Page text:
Saturday, 8 January 2011

Spinning dog fur - progress report

I've now washed all of the dog fur in Unicorn Power Scour, it is dry and no longer smells of dog!  I took some photos of the fibre at different stages to show you how it balls up during washing:

Strange isn't it?   No other fibre I've worked with behaved like this.

Here's the fibre after I pulled the balls apart:

The fibre didn't felt at all and the balls came apart easily.

Once the fibre was dry, I ran it through my Ashford drum carder.  The drum carder has two spiked rollers, or drums, the small drum feeds the fibre onto the larger drum, the fibre is not supposed to get tangled on the small feeder  drum.  No matter what I did, the dog fur embedded itself into the teeth of the small drum and didn't transfer very well, as you can see in the picture below.  The drum carder is supposed to take 65g of fibre but the most dog fur I managed to get onto the main drum in one go was about 2g.  As you can imagine, carding this fur is a slow process!  

After struggling for a bit, I had a brain wave.  I originally bought my drum carder when I was working on a commission to spin a pet rabbit's fur.  Rabbit fur is one of the finest fibres you can spin.  The salesperson assured me a packer brush would help.  A packer brush is a bit like those draught excluders you put in the letterbox, it's a lot of soft bristles close together.  The packer brush is detachable, when fitted to the drum carder, its job is to push the fibre into the teeth of the large drum.  Here is a close up picture of the fitted packer brush:

The packer brush worked really well, I got 8g onto the drum instead of 2g! 

After carding the fibre I made rolags, since the dog fur doesn't hold together very well I rolled the fibre into rolags as I pulled it off the drum.  Here are two rolags of husky fur, they weigh between 1g and 2g each.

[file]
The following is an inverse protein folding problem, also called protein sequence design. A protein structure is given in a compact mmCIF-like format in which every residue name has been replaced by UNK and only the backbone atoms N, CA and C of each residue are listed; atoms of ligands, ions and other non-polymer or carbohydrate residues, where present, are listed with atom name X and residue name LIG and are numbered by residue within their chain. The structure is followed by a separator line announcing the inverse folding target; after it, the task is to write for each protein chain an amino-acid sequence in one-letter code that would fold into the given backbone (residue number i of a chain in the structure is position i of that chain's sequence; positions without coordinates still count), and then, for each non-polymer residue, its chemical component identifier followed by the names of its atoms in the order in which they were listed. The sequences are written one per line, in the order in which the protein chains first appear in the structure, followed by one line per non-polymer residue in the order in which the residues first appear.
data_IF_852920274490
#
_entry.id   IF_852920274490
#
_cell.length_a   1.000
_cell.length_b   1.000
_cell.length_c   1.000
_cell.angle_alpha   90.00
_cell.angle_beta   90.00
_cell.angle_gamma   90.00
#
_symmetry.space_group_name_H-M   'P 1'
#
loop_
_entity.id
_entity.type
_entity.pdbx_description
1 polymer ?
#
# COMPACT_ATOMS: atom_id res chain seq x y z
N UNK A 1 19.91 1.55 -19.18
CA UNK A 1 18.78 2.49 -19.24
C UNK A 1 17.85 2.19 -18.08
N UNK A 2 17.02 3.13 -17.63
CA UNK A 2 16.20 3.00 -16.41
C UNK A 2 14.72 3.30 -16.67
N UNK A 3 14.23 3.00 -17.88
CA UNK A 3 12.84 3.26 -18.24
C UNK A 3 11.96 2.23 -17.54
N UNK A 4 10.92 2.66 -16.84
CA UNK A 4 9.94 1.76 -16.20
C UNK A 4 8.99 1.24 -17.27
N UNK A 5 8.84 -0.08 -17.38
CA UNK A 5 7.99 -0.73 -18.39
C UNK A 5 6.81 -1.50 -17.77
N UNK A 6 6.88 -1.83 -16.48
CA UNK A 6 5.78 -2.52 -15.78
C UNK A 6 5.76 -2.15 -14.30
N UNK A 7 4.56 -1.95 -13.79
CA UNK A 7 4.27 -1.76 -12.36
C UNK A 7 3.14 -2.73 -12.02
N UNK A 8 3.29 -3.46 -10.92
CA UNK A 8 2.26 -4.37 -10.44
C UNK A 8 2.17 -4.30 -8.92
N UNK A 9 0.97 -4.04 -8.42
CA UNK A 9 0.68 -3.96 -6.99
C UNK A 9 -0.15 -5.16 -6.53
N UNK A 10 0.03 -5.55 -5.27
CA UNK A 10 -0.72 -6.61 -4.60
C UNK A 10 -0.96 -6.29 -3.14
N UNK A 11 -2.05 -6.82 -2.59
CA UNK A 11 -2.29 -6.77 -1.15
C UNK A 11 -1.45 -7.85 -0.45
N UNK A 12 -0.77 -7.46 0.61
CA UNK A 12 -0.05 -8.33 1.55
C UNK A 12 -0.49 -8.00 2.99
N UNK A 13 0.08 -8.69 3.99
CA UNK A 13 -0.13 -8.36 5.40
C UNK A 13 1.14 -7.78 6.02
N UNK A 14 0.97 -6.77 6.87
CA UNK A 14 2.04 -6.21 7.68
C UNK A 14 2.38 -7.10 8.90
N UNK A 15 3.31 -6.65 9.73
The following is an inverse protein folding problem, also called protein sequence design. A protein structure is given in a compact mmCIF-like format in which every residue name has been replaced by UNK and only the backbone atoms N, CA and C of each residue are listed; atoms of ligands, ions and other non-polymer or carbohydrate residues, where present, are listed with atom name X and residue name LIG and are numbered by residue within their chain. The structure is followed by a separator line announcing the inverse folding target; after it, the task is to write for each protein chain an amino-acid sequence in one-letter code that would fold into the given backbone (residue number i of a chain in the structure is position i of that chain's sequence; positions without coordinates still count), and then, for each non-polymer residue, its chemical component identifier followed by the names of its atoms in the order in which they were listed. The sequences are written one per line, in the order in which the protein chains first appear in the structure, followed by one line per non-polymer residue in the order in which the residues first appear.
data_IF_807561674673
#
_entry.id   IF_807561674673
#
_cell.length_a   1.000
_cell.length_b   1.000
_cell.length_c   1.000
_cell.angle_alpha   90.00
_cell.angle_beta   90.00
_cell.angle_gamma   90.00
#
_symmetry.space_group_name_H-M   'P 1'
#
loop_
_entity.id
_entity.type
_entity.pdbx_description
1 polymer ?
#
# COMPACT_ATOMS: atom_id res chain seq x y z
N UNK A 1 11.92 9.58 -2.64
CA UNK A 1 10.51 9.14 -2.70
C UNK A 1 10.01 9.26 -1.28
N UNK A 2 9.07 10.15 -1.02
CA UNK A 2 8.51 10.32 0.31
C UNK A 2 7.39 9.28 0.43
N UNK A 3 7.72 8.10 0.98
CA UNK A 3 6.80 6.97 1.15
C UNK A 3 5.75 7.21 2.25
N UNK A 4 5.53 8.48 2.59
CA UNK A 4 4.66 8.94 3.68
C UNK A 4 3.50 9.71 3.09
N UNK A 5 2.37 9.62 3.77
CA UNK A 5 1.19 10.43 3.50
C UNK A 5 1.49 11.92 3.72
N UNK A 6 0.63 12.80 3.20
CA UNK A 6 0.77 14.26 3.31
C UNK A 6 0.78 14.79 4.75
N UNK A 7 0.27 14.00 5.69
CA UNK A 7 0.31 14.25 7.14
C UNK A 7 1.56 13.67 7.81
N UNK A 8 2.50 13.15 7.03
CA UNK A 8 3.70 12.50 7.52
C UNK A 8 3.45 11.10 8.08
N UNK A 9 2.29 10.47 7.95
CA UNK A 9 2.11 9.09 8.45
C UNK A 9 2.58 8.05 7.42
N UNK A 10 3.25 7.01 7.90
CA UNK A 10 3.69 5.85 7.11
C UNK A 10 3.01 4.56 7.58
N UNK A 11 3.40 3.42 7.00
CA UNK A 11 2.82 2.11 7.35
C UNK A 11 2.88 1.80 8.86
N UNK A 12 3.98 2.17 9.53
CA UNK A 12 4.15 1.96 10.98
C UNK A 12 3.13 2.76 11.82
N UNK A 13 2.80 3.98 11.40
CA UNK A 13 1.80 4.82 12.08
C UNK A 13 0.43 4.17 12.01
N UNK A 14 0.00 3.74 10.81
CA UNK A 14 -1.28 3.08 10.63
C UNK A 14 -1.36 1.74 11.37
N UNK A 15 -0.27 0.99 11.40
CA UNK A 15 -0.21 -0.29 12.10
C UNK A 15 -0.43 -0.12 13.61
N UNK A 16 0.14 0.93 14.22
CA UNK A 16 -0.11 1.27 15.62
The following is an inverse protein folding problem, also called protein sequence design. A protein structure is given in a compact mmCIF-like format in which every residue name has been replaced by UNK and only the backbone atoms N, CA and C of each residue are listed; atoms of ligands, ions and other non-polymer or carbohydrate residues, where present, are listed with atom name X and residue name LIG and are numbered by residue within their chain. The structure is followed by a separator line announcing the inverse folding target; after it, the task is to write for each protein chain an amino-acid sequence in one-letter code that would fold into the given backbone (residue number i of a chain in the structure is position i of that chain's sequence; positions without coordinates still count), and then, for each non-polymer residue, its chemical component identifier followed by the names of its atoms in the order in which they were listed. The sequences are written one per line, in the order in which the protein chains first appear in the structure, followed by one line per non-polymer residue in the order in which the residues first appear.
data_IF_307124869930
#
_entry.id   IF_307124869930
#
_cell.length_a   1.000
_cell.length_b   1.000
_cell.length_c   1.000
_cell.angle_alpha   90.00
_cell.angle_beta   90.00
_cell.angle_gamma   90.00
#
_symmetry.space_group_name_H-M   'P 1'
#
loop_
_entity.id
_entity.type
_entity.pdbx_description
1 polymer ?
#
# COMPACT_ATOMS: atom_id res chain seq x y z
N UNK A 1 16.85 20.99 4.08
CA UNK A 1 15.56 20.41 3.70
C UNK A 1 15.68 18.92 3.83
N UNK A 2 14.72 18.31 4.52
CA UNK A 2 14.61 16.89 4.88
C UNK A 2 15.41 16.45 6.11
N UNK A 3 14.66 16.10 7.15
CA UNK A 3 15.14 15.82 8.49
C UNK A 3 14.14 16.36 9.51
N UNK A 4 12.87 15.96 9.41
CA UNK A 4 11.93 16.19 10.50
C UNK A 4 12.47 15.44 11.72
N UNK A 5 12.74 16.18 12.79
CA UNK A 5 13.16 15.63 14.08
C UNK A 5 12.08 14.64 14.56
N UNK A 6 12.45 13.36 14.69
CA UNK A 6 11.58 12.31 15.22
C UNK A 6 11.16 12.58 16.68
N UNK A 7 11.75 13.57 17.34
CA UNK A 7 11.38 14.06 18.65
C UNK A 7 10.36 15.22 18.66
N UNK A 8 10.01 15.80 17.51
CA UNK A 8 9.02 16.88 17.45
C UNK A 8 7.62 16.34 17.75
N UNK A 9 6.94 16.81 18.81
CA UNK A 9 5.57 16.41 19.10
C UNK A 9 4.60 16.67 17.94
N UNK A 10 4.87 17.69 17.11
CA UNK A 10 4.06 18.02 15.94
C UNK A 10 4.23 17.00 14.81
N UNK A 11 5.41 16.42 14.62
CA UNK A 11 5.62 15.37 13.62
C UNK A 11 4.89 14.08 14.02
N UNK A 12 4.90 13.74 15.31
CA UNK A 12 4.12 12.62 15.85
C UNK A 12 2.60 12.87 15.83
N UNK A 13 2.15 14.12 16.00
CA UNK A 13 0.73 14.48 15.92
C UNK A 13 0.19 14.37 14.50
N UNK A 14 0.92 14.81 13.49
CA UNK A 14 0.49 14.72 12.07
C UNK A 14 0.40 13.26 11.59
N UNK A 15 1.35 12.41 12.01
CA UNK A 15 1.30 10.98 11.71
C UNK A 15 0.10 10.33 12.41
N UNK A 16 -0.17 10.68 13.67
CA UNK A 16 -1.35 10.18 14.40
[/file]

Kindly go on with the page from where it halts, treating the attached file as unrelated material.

Here is a close up of the rolag, you can see the shorter darker guard hairs mixed in with the fluffy undercoat:

I spun two singles using the long draw technique.  This fibre is so unforgiving.  Wool pretty much spins itself, you can watch TV and spin no problem, but the dog fur needs full concentration, it untwists at any opportunity and the first single I spun broke frequently.  Here's the first bobbin: 

This yarn is a celebration of a much loved pet so I am spinning the fur as it comes rather than picking out all the odd hairs.  The fibre does vary, there are some coarser fibres even among the undercoat and there are patches which are full of very short black hair.  If I wanted the softest yarn possible I would need to pick these bits out, however, the aim of the project is to make a yarn which is true to Alaska the dog, so I am leaving in all but the coarsest fibres.

Plying is a fiddly job.  You need a lot of twist in the singles to keep the fibre together, also the yarn is slubbed with thicker and thinner places so when I ply the singles it is a difficult job to produce a balanced yarn.  The thinner parts of the singles have more twist than the slubs and thicker parts so I have to work at the plying to even out the twist.  However, I am proud to say the two skeins I have finished are well balanced yarns.  You can tell if a skein is balanced or not when you take it off the bobbin and let the skein hang, if the skein twists on itself it is not balanced, if it hangs in an open loop then you have a balanced yarn!  

Here is the first completed skein:

I have now completed two skeins and I feel like I'm getting the mastery of this unusual fibre.  Now all I've got to do is spin that pillow case full of remaining dog fur! 

To see more of my work and to buy handspun yarns please visit my online shop:

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